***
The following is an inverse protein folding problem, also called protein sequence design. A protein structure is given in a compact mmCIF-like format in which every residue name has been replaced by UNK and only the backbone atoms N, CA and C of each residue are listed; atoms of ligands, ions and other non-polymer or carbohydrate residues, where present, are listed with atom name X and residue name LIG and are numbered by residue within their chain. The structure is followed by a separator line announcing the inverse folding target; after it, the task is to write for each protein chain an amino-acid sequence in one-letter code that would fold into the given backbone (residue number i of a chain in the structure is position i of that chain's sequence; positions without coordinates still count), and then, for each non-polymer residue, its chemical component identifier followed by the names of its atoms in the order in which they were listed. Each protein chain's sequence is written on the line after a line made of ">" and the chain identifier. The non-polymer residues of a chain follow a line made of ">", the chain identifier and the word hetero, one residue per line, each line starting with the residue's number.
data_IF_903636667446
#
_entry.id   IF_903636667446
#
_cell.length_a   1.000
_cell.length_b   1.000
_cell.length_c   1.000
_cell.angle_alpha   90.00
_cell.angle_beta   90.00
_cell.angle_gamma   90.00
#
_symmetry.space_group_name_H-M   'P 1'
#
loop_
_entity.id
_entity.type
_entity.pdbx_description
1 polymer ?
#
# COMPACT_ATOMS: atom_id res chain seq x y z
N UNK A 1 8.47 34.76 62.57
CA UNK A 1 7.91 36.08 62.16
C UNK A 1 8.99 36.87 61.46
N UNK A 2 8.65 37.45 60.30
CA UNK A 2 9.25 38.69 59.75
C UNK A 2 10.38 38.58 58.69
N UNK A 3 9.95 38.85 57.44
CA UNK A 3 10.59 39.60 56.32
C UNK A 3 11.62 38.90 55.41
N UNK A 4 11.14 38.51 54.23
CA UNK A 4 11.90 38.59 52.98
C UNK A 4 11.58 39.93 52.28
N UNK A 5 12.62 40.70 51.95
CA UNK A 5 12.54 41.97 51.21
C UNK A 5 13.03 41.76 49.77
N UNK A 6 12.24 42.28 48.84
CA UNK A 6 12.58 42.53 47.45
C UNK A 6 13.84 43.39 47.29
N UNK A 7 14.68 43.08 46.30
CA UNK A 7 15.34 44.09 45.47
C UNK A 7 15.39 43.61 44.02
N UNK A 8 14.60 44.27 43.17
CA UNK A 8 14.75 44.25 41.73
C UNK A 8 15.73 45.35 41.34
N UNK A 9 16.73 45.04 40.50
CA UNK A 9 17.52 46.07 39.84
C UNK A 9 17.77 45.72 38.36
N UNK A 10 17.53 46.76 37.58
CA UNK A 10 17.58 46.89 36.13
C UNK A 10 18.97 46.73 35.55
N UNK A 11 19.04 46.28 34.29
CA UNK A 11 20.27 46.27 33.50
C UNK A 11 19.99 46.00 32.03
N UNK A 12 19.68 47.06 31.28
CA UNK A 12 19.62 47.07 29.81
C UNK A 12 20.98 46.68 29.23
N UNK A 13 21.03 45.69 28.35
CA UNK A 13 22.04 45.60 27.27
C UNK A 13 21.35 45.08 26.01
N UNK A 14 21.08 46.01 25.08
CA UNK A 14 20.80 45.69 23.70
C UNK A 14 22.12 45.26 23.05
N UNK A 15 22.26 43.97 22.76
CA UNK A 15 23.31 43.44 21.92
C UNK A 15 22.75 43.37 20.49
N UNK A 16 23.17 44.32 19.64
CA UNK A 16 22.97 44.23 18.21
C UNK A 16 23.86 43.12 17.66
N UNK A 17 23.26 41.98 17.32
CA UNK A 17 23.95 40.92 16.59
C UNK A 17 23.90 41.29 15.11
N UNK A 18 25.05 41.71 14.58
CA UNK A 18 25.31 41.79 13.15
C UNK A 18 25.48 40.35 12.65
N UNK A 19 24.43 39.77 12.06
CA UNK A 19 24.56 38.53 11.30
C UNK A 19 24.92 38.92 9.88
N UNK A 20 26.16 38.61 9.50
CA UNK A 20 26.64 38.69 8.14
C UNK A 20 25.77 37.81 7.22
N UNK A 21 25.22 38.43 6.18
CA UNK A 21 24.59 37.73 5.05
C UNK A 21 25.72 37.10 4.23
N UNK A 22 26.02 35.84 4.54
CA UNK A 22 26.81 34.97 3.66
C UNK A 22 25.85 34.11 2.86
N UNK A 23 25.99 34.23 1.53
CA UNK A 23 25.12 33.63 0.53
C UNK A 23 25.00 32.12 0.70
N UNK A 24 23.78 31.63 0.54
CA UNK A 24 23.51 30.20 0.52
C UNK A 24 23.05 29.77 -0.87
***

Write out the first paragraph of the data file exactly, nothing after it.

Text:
The following is an inverse protein folding problem, also called protein sequence design. A protein structure is given in a compact mmCIF-like format in which every residue name has been replaced by UNK and only the backbone atoms N, CA and C of each residue are listed; atoms of ligands, ions and other non-polymer or carbohydrate residues, where present, are listed with atom name X and residue name LIG and are numbered by residue within their chain. The structure is followed by a separator line announcing the inverse folding target; after it, the task is to write for each protein chain an amino-acid sequence in one-letter code that would fold into the given backbone (residue number i of a chain in the structure is position i of that chain's sequence; positions without coordinates still count), and then, for each non-polymer residue, its chemical component identifier followed by the names of its atoms in the order in which they were listed. Each protein chain's sequence is written on the line after a line made of ">" and the chain identifier. The non-polymer residues of a chain follow a line made of ">", the chain identifier and the word hetero, one residue per line, each line starting with the residue's number.